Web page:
Sunday, April 17, 2011

Bravo Lululemon

Lululemon Athletica front entrance
Boylston Street, Boston
April 17, 2011

As a marketing guy, I am fascinated by oxymoron brands. Take McDonalds. Parents take their kids to McDonalds because kids like to eat the food. But McDonalds' amazing marketing feat, as chronicled in the often overlooked first section of the book Fast Food Nation, is in making parents feel good about bringing their kids to the golden arches. The marketing oxymoron is hidden there: Somehow a company can convince rational grown-ups that shoving fatty food down their kids' throats is good parenting.

Well, my marketing oxymoron award of the year goes to Lululemon. The company sells high-end yoga gear. Really, Lululemon sells sweatpants. Very expensive ones.

Since my friend Annmarie first alerted me to Lululemon's symbol, which resembles an upside-down horseshoe, I have seen Lululemon apparel popping up in my gym. Lululemon has made sweatpants fashionable. And when you consider each pair of sweatpants costs roughly 100 dollars, Lululemon must be making a fortune.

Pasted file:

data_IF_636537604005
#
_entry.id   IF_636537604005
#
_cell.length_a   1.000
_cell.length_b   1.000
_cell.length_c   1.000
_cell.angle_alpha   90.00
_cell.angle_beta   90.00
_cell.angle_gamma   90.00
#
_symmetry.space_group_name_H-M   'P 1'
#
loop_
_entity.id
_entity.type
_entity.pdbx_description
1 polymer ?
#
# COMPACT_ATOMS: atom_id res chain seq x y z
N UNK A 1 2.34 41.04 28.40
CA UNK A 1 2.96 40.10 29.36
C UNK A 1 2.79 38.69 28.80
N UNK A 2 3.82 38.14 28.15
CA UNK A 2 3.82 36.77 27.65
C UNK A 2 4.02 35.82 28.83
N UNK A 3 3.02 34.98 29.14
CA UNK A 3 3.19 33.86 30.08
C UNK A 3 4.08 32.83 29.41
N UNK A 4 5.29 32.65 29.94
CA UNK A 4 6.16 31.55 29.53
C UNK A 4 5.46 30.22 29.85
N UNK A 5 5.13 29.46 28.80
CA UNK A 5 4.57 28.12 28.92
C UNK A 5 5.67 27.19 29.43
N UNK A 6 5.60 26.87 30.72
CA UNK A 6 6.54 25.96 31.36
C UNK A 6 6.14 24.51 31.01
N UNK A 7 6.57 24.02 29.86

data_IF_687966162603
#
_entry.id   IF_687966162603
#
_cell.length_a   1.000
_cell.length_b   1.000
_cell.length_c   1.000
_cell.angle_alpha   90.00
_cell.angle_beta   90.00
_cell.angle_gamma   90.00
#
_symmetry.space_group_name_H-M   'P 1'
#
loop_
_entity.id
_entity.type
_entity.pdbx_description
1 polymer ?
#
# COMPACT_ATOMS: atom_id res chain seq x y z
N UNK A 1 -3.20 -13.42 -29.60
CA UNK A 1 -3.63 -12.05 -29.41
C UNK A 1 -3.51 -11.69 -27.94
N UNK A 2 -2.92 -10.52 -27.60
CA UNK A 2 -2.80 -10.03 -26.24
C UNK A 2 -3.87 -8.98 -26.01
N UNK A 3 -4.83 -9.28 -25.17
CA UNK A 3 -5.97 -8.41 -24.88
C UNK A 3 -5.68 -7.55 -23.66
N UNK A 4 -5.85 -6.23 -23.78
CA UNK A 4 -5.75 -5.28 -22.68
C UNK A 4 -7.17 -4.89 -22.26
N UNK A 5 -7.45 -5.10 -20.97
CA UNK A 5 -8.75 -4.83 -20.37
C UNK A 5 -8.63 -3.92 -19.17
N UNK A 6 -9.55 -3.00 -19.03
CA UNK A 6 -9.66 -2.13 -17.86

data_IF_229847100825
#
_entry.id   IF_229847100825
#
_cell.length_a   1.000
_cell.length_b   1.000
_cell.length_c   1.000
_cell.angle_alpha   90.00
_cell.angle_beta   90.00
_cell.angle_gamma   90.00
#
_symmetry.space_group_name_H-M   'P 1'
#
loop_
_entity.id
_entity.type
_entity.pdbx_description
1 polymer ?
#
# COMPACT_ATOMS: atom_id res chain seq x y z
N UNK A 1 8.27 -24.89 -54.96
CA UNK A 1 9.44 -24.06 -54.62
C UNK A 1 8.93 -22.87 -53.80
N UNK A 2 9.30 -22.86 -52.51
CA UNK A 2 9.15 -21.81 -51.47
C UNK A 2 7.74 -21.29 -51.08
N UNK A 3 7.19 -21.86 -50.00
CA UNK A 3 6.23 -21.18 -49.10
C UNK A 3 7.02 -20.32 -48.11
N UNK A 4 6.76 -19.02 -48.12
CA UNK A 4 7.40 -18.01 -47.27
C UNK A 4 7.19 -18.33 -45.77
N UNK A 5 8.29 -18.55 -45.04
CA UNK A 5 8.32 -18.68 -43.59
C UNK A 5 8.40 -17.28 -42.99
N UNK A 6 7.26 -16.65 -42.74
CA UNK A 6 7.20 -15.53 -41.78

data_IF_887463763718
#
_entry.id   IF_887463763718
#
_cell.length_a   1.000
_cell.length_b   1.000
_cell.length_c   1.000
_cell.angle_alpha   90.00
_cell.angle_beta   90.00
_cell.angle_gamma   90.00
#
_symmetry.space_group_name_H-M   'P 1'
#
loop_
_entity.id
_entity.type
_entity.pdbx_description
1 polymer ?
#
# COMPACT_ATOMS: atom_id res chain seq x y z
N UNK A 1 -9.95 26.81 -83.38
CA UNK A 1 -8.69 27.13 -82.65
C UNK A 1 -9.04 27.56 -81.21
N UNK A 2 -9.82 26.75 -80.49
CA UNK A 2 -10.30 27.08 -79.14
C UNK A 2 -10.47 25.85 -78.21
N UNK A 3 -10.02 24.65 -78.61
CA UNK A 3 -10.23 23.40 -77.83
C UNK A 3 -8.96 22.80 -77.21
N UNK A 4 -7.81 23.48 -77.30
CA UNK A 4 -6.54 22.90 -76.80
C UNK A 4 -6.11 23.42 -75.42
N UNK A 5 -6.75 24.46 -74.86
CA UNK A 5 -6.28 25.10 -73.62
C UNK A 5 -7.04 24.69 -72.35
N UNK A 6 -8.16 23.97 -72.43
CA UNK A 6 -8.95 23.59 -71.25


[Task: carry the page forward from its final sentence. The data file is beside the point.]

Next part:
But that alone is not what amazes me about Lululemon's marketing success. What amazes me is that Lululemon seems to make women feel better about working out. My good female friends say that the pants make their derriere regions look better. And here lies the brilliance of the marketing oxymoron. Lululemon makes people feel good about sweating and, in reality, looking horrible.

I have also spotted the Lululemon horseshoe popping up around town, outside the gym. A New York Times story last month outlined how sweatpants are becoming accepted attire in the workplace, too. Psychologically speaking, if Lululemon's pants make you look good in the gym, where everyone looks like disgusting pigs, then they must make people look absolutely fantastic everywhere else.

Today, I visited the Lululemon store on Boylston Street in Boston, behind the new Mandarin Oriental Hotel there. The place was a zoo. Women inside were trying on Lululemon pants and jackets by the armfuls. I made my way to the small (but hardly insignificant) men's section. I admit I got caught up in the madness, forking over 64 dollars to buy a shirt that I am looking forward to wearing to the gym this week. I have a thousand t-shirts at home, but somehow the Lululemon shirt is now at the top of the pile in my closet.

It must have been the sales guy in the store. When I grabbed the shirt, he nodded his head, quickly noting that the shirt was made of some special fabric (the adjective he used for the material began with multi-, but I forget the rest). The key, he explained, was that the fabric cut down on odor.

How about that, a shirt that makes me smell good while I work out. A true miracle, indeed.

1 comment:

Anonymous said...

Right on Ross. I'm still convinced that the logo is actually Marlo Thomas from "That Girl" era.